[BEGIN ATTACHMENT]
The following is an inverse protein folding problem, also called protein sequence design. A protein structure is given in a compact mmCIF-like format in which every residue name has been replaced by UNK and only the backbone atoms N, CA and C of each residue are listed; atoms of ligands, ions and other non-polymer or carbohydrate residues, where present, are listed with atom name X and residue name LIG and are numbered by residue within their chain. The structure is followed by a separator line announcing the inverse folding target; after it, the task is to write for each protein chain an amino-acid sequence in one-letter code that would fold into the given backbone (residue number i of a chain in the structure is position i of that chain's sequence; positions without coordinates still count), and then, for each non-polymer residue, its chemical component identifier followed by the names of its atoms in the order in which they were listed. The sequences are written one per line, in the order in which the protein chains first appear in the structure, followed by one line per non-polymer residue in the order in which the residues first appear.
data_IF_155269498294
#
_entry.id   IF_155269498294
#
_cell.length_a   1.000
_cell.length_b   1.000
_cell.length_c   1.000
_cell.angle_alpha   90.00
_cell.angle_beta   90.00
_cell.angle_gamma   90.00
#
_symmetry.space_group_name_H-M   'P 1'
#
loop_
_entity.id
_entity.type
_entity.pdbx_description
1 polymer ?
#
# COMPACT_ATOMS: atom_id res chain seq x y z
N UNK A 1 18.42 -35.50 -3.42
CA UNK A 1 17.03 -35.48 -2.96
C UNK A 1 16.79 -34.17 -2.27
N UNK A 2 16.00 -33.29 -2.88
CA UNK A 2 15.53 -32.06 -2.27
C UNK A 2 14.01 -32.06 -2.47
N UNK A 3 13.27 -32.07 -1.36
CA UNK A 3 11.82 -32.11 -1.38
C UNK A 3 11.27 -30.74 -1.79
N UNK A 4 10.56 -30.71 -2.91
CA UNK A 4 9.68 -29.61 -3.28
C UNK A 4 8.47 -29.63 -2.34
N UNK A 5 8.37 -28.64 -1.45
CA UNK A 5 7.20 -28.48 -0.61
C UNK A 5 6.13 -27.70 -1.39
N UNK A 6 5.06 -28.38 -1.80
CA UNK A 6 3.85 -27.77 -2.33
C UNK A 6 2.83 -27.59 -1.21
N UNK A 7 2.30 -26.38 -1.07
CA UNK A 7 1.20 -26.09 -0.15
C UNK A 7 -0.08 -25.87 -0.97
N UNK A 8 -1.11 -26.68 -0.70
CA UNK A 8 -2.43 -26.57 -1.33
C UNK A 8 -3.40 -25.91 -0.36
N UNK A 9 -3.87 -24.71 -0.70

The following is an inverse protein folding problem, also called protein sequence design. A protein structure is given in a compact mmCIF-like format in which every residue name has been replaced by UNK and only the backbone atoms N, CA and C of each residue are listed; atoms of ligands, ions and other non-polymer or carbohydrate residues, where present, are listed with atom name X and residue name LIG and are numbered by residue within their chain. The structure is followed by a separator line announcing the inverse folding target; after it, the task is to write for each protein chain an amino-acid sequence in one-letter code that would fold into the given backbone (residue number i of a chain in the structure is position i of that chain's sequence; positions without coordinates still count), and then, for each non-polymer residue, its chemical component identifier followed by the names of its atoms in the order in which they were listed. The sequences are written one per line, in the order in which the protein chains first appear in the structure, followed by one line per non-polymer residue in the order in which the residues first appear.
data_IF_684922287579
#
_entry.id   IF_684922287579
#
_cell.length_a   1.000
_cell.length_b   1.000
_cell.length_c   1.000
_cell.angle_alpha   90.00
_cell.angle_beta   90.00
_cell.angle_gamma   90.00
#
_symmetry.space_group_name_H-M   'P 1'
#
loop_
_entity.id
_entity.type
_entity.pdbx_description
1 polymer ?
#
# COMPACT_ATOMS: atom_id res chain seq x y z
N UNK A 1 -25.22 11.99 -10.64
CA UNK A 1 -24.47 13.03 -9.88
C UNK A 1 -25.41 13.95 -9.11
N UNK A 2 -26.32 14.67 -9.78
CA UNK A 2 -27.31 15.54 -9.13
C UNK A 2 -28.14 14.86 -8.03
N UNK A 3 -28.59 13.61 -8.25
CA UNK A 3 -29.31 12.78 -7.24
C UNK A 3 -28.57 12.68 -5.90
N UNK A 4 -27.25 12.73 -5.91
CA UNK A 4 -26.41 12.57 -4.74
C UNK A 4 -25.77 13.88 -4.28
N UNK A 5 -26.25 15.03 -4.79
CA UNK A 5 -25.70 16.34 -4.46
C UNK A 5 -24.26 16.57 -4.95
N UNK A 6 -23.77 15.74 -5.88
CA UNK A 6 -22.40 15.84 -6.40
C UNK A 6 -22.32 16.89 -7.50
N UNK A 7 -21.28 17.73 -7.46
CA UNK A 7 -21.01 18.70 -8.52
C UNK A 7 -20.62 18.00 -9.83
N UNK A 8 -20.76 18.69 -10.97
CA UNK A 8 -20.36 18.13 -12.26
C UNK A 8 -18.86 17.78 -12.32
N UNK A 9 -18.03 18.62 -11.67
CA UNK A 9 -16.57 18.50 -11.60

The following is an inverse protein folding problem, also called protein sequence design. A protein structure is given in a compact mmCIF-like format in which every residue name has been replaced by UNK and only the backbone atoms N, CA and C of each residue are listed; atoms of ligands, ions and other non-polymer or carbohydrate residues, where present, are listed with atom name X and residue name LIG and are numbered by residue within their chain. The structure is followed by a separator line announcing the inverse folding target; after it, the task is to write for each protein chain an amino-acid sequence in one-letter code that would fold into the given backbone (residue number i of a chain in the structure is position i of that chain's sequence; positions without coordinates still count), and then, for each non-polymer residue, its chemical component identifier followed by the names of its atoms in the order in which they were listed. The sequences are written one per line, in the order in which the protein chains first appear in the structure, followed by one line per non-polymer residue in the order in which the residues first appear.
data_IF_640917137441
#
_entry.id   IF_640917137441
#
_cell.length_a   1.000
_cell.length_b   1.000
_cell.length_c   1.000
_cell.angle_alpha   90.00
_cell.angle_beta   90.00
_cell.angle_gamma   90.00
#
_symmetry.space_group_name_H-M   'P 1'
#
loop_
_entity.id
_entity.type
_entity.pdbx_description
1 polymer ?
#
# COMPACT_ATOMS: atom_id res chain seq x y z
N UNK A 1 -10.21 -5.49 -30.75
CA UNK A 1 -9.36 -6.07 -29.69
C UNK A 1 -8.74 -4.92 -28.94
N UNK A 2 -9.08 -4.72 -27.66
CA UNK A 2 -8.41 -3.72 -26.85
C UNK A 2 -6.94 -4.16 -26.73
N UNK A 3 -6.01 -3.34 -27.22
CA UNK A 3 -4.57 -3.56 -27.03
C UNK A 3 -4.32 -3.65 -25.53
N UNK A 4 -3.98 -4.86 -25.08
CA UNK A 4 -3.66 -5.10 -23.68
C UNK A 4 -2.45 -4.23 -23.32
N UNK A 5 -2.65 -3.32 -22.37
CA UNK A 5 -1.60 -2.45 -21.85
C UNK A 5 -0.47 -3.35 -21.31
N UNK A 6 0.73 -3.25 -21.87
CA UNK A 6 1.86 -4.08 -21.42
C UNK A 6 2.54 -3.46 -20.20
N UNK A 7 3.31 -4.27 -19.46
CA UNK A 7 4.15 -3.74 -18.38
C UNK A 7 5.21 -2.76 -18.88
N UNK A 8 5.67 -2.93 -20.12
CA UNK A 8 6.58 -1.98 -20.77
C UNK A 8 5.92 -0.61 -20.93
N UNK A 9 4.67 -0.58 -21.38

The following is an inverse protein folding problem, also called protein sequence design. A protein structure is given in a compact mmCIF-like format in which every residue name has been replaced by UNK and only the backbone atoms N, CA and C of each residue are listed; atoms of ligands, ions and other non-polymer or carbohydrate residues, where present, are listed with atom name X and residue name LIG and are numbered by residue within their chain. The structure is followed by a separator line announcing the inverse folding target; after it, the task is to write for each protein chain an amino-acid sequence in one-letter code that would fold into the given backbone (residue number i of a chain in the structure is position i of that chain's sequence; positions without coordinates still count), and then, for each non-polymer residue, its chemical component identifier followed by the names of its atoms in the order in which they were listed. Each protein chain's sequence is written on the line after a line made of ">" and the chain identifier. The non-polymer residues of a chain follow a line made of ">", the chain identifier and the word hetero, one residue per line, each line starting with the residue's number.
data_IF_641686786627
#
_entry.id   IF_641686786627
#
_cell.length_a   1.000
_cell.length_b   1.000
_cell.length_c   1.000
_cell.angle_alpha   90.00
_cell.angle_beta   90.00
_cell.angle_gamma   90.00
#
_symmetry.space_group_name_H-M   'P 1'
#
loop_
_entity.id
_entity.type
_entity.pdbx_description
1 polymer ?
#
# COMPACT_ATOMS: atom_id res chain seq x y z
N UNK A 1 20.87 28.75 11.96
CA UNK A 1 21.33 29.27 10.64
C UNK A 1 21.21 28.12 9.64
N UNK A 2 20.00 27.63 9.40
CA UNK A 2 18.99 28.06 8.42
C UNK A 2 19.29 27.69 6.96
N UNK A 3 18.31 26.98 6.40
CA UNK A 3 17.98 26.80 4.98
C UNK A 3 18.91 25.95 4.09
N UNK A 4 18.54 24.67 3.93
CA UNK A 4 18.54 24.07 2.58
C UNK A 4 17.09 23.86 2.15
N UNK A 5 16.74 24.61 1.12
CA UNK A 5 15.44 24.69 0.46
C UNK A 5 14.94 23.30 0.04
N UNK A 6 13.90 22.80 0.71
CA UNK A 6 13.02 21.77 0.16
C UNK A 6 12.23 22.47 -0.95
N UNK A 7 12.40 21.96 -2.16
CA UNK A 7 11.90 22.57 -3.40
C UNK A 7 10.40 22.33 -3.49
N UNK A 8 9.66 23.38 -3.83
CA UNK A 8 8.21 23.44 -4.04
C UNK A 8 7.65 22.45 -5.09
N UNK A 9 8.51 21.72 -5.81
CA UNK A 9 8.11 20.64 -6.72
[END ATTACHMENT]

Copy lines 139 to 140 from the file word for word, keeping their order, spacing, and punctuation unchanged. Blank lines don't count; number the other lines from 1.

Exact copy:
N UNK A 9 4.67 -0.58 -21.38

The following is an inverse protein folding problem, also called protein sequence design. A protein structure is given in a compact mmCIF-like format in which every residue name has been replaced by UNK and only the backbone atoms N, CA and C of each residue are listed; atoms of ligands, ions and other non-polymer or carbohydrate residues, where present, are listed with atom name X and residue name LIG and are numbered by residue within their chain. The structure is followed by a separator line announcing the inverse folding target; after it, the task is to write for each protein chain an amino-acid sequence in one-letter code that would fold into the given backbone (residue number i of a chain in the structure is position i of that chain's sequence; positions without coordinates still count), and then, for each non-polymer residue, its chemical component identifier followed by the names of its atoms in the order in which they were listed. Each protein chain's sequence is written on the line after a line made of ">" and the chain identifier. The non-polymer residues of a chain follow a line made of ">", the chain identifier and the word hetero, one residue per line, each line starting with the residue's number.